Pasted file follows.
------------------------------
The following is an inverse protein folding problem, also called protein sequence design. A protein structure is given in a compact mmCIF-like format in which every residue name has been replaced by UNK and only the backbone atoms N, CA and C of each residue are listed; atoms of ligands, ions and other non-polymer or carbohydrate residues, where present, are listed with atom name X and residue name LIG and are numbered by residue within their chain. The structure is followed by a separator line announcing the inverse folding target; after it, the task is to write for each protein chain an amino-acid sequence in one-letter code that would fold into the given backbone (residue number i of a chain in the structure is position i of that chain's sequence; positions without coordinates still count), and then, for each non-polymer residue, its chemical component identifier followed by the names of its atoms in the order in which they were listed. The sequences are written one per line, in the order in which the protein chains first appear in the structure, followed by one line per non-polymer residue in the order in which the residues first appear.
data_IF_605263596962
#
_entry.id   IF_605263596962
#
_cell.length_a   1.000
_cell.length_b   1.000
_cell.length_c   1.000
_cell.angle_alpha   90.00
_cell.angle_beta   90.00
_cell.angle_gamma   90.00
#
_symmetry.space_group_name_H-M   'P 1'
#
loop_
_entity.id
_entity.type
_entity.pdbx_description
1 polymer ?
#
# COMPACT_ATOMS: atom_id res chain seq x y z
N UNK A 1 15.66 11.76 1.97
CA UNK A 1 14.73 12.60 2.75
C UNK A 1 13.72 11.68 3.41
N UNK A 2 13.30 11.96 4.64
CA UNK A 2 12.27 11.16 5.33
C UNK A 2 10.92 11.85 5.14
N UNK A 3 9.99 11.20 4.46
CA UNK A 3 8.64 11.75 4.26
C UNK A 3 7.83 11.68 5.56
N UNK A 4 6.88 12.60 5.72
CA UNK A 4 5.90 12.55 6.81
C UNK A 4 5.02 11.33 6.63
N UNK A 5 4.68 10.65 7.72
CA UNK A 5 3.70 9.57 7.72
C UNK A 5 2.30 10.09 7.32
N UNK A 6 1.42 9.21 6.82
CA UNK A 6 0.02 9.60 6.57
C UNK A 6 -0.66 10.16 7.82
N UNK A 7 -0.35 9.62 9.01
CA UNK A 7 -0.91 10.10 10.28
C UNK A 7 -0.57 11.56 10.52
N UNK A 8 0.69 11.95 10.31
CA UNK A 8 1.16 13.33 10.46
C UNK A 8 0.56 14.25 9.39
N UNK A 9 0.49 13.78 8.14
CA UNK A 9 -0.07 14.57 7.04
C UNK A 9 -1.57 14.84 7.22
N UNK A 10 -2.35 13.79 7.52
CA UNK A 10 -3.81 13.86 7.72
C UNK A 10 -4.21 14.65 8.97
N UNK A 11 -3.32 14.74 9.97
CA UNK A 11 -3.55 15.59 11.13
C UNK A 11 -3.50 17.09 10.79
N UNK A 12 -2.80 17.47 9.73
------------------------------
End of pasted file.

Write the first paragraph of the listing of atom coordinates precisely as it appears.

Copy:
The following is an inverse protein folding problem, also called protein sequence design. A protein structure is given in a compact mmCIF-like format in which every residue name has been replaced by UNK and only the backbone atoms N, CA and C of each residue are listed; atoms of ligands, ions and other non-polymer or carbohydrate residues, where present, are listed with atom name X and residue name LIG and are numbered by residue within their chain. The structure is followed by a separator line announcing the inverse folding target; after it, the task is to write for each protein chain an amino-acid sequence in one-letter code that would fold into the given backbone (residue number i of a chain in the structure is position i of that chain's sequence; positions without coordinates still count), and then, for each non-polymer residue, its chemical component identifier followed by the names of its atoms in the order in which they were listed. The sequences are written one per line, in the order in which the protein chains first appear in the structure, followed by one line per non-polymer residue in the order in which the residues first appear.